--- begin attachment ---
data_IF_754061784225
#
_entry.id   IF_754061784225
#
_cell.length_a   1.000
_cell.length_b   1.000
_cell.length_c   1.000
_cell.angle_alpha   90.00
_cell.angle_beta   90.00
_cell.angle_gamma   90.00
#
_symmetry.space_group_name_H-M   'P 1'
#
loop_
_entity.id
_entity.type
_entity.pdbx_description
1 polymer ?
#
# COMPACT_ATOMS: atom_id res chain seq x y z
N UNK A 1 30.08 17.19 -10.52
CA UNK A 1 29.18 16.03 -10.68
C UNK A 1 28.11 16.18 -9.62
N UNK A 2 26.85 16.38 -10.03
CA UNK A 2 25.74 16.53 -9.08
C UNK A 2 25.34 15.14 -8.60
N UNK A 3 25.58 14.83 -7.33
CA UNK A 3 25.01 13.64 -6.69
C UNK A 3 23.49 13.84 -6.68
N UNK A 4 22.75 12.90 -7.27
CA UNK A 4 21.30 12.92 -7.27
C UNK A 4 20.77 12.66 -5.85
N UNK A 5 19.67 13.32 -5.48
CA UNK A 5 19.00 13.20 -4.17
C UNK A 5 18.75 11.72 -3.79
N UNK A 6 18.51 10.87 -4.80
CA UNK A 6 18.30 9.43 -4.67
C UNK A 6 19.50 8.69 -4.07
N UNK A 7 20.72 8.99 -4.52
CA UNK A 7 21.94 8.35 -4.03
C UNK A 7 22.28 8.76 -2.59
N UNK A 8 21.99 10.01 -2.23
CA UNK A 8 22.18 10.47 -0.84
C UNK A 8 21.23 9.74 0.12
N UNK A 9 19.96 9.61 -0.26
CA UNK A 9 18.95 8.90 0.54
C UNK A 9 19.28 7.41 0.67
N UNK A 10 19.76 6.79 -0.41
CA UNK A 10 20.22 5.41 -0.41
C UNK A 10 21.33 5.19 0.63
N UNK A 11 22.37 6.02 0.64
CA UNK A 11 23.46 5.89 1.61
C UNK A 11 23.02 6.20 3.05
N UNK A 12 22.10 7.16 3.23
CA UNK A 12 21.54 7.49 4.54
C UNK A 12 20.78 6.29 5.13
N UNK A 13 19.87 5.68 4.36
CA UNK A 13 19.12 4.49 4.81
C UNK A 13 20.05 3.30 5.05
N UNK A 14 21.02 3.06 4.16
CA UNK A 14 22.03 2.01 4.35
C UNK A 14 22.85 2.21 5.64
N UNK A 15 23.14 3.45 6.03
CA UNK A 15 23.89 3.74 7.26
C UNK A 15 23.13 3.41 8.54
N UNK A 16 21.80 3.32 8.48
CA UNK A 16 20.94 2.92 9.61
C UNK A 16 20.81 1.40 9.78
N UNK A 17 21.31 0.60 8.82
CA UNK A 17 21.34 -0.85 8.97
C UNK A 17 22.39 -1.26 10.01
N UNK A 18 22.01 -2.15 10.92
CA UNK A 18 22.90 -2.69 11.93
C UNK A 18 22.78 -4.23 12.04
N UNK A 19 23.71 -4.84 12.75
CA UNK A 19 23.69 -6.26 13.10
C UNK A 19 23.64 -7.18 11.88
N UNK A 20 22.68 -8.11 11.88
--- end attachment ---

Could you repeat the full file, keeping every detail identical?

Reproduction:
data_IF_754061784225
#
_entry.id   IF_754061784225
#
_cell.length_a   1.000
_cell.length_b   1.000
_cell.length_c   1.000
_cell.angle_alpha   90.00
_cell.angle_beta   90.00
_cell.angle_gamma   90.00
#
_symmetry.space_group_name_H-M   'P 1'
#
loop_
_entity.id
_entity.type
_entity.pdbx_description
1 polymer ?
#
# COMPACT_ATOMS: atom_id res chain seq x y z
N UNK A 1 30.08 17.19 -10.52
CA UNK A 1 29.18 16.03 -10.68
C UNK A 1 28.11 16.18 -9.62
N UNK A 2 26.85 16.38 -10.03
CA UNK A 2 25.74 16.53 -9.08
C UNK A 2 25.34 15.14 -8.60
N UNK A 3 25.58 14.83 -7.33
CA UNK A 3 25.01 13.64 -6.69
C UNK A 3 23.49 13.84 -6.68
N UNK A 4 22.75 12.90 -7.27
CA UNK A 4 21.30 12.92 -7.27
C UNK A 4 20.77 12.66 -5.85
N UNK A 5 19.67 13.32 -5.48
CA UNK A 5 19.00 13.20 -4.17
C UNK A 5 18.75 11.72 -3.79
N UNK A 6 18.51 10.87 -4.80
CA UNK A 6 18.30 9.43 -4.67
C UNK A 6 19.50 8.69 -4.07
N UNK A 7 20.72 8.99 -4.52
CA UNK A 7 21.94 8.35 -4.03
C UNK A 7 22.28 8.76 -2.59
N UNK A 8 21.99 10.01 -2.23
CA UNK A 8 22.18 10.47 -0.84
C UNK A 8 21.23 9.74 0.12
N UNK A 9 19.96 9.61 -0.26
CA UNK A 9 18.95 8.90 0.54
C UNK A 9 19.28 7.41 0.67
N UNK A 10 19.76 6.79 -0.41
CA UNK A 10 20.22 5.41 -0.41
C UNK A 10 21.33 5.19 0.63
N UNK A 11 22.37 6.02 0.64
CA UNK A 11 23.46 5.89 1.61
C UNK A 11 23.02 6.20 3.05
N UNK A 12 22.10 7.16 3.23
CA UNK A 12 21.54 7.49 4.54
C UNK A 12 20.78 6.29 5.13
N UNK A 13 19.87 5.68 4.36
CA UNK A 13 19.12 4.49 4.81
C UNK A 13 20.05 3.30 5.05
N UNK A 14 21.02 3.06 4.16
CA UNK A 14 22.03 2.01 4.35
C UNK A 14 22.85 2.21 5.64
N UNK A 15 23.14 3.45 6.03
CA UNK A 15 23.89 3.74 7.26
C UNK A 15 23.13 3.41 8.54
N UNK A 16 21.80 3.32 8.48
CA UNK A 16 20.94 2.92 9.61
C UNK A 16 20.81 1.40 9.78
N UNK A 17 21.31 0.60 8.82
CA UNK A 17 21.34 -0.85 8.97
C UNK A 17 22.39 -1.26 10.01
N UNK A 18 22.01 -2.15 10.92
CA UNK A 18 22.90 -2.69 11.93
C UNK A 18 22.78 -4.23 12.04
N UNK A 19 23.71 -4.84 12.75
CA UNK A 19 23.69 -6.26 13.10
C UNK A 19 23.64 -7.18 11.88
N UNK A 20 22.68 -8.11 11.88